Richard Misek opens the 2024 series of CREATe working papers with an edited transcript of his public lecture ‘Getty Images: copyright hawk or corporate appropriator?’, delivered at the Kelvin Hall on 20th November 2023. Using his film A History of the World According to Getty Images as a foundation, the paper explores the tension between asserting one own’s copyright and appropriating other people’s. More specifically, it investigates how this dual pull plays out in the activities of Getty Images. After a short introduction on how the author got interested in ‘the largest commercial archive in the world’ (Getty’s own words), the paper illustrates three main processes that allowed Getty to reach market dominance:
- Takeovers: in the first ten years after its establishment in 1995, Getty built up its store of intellectual property by taking over several competing still and moving images archives, becoming a meta-archive (an archive of archives).
- Litigation: the company aggressively protects its IP through litigation, or threat of litigation, such as the antitrust lawsuit against Google which led to the removal of the ‘View Image’ button from Google Images in 2018.
- Platformisation: Getty has the largest and most efficient platform in the image economy, serving three main markets which value speed and ease of access over cost: media, creative professionals and corporate. In turn, being the default supplier for these sectors gives Getty power over its own suppliers, i.e. any creator who wants to reach those markets.
The second part of the paper focusses on legal and ethical aspects of Getty’s practices of appropriation. Richard’s work shows that Getty ‘appropriates’ and exploits public domain materials as well as many potential orphan works, meaning works whose actual copyright owner is either unknown or can’t be traced. This seems to indicate an apparently contradictory attitude towards copyright: while Getty aggressively protects its own intellectual property (or what they claim to be their own IP), they embrace the ambiguity of copyright law to reuse and exploit other people’s work.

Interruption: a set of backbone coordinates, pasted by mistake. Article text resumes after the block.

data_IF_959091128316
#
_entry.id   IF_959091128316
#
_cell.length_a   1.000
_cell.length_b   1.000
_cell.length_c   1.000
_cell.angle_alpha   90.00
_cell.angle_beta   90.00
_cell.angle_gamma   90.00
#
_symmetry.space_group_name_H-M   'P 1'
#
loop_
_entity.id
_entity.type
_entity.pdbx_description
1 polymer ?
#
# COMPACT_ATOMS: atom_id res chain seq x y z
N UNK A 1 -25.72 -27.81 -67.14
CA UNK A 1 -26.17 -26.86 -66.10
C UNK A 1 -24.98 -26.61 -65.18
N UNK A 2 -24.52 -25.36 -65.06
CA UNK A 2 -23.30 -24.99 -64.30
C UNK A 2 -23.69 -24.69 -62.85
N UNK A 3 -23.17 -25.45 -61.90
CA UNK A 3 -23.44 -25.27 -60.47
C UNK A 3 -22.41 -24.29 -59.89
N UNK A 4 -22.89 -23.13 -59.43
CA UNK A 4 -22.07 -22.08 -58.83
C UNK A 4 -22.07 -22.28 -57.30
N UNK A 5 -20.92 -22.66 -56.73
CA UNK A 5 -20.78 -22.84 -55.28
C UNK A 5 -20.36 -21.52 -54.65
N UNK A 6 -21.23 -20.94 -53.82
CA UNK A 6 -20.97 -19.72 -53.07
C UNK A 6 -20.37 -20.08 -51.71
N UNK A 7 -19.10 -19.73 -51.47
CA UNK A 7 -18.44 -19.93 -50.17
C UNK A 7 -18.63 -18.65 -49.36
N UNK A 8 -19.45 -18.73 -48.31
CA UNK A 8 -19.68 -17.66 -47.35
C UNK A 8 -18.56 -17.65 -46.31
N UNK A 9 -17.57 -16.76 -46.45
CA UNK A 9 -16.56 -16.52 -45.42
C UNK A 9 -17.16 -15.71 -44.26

The paper concludes by connecting the discussion on Getty’s attitude towards copyright and appropriation to a current legal dispute whose outcome is likely to play an important role in the use of images for AI training: Getty Images vs Stability AI.
Richard’s paper offers a fresh perspective on important regulatory questions at the intersection of creativity, markets and technology, the three domains of CREATe’s research in our new role as the Centre for Regulation of the Creative Economy.
Getty Images: copyright hawk or corporate appropriator?
CREATe Working Paper 2024/1
This working paper explores the dual pull, often felt at both organisational and individual levels, towards simultaneously asserting one’s own intellectual property and appropriating other people’s. It does so with specific reference to Getty Images, the largest commercial archive in the world. The paper begins by scrutinizing how Getty Images amassed and safeguards its vast image repository, highlighting three elements that have underpinned its rapid growth: takeovers, litigation, and platformisation.
The paper’s focus then shifts to the role of appropriation in the company’s historical and current activities, and in particular to how the company differs from public archives in how it approaches content with ambiguous copyright. The paper concludes by reflecting on the current legal dispute between Getty Images and Stability AI, and highlighting the contradictory stance held by Getty Images towards the emergence of generative AI.
Full paper can be downloaded here.